U.S. indicts hackers over terabytes worth of intellectual property theft

The Trump administration has announced plans to indict and sanction multiple hackers who act as contractors for a secretive branch of Iran's armed forces.
us sanctions Iran
A picture of Tehran, Iran (Flickr / <a href="">Shahrokh Dabiri</a>)

The Trump administration has announced indictments and sanctions against multiple hackers who acted as contractors for a secretive branch of Iran’s armed forces.

On Friday, the Justice Department unsealed charges against nine Iranian nationals for hacking into the networks of multiple U.S. universities, municipal and federal government agencies and other American businesses. The hackers allegedly sought to steal valuable academic research and leverage the high bandwidth networks for future operations.

A senior U.S. official who spoke on condition of anonymity explained the Trump administration believes the punishment will be more damaging than similar indictments against other nation-states that have attacked U.S. companies, like Russia or China. This is because many of those named Friday are private citizens that currently enjoy the ability to travel internationally and some may even own assets abroad. Government officials do not expect the same impact on those indicted in previous instances.

“These nine Iranian nationals allegedly stole more than 31 terabytes of documents and data from more than 140 American universities, 30 American companies, five American government agencies, and also more than 176 universities in 21 foreign countries,” Deputy Attorney General Rod Rosenstein said in a statement. “For many of these intrusions, the defendants acted at the behest of the Iranian government and, specifically, the Iranian Revolutionary Guard Corps.”


All of the individuals facing charges worked for the Mabna Institute, a quasi-government technology company based in Iran. In the past, this company has hacked both for profit and country.

“We’re focusing on people who support IRGC (Islamic Revolutionary Guard Corps) in some of their cyber operations,” the senior U.S. official told CyberScoop. “They have this dual personality where they’ve been hacking for profit as well as hacking information, which they sell to the Iranian government, as well as provide capabilities to the Iranian government.”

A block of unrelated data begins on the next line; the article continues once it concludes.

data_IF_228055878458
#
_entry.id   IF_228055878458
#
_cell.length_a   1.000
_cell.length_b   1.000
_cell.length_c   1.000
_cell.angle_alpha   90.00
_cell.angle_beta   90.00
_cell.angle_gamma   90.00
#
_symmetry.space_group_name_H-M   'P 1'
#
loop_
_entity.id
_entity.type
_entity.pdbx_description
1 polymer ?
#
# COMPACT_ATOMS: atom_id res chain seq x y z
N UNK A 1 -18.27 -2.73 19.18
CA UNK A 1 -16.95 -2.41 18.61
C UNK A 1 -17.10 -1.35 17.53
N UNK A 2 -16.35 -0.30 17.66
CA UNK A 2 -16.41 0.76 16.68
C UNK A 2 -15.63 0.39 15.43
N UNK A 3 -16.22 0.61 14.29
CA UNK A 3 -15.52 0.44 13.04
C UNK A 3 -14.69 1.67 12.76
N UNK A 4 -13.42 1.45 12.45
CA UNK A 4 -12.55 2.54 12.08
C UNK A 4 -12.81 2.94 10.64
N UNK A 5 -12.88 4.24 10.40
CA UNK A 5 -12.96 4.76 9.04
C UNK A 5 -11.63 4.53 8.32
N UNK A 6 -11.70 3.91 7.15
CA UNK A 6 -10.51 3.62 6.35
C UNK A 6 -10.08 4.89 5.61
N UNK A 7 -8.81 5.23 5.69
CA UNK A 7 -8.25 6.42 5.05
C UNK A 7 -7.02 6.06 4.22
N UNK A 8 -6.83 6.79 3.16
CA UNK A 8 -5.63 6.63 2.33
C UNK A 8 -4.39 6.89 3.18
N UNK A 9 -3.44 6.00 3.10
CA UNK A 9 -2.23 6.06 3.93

The Mabna Institute has helped the IRGC with their offensive cyber operations in the past by providing them with compromised computer networks to launch attacks from.

“The theme is that Iran is a nation state that doesn’t seem to clean up those quasi-government supported elements,” the official added. “So this is a place where sanctions or indictments could have real effect. Because unlike an intel officer, we’re going to hit a commercial entity … the people in that ecosystem worry about their ability to travel. We like that you can see this is going to squeeze them pretty hard.”

The Department of Justice, FBI and Department of the Treasury have each been involved in designing and delivering Friday’s dual action of indictments and sanctions.


“I would call it a change in strategy in that we’re enforcing norms,” the senior official said.

U.S. Attorney Geoffrey Berman of the Southern District of New York, whose division helped work the case, explained that the Iranian hackers “targeted innovations and intellectual property from our country’s greatest minds.”

“These defendants are now fugitives from American justice, no longer free to travel outside Iran without risk of arrest. The only way they will see the outside world is through their computer screens, but stripped of their greatest asset – anonymity,” Berman said in a statement.

Hours after the original announcement by the Justice Department, the British government followed suit in blaming Iran.


You can read the full indictment below.

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Chris Bing

Written by Chris Bing

Christopher J. Bing is a cybersecurity reporter for CyberScoop. He has written about security, technology and policy for the American City Business Journals, DC Inno, International Policy Digest and The Daily Caller. Chris became interested in journalism as a result of growing up in Venezuela and watching the country shift from a democracy to a dictatorship between 1991 and 2009. Chris is an alumnus of St. Marys College of Maryland, a small liberal arts school based in Southern Maryland. He's a fan of Premier League football, authentic Laotian food and his dog, Sam.

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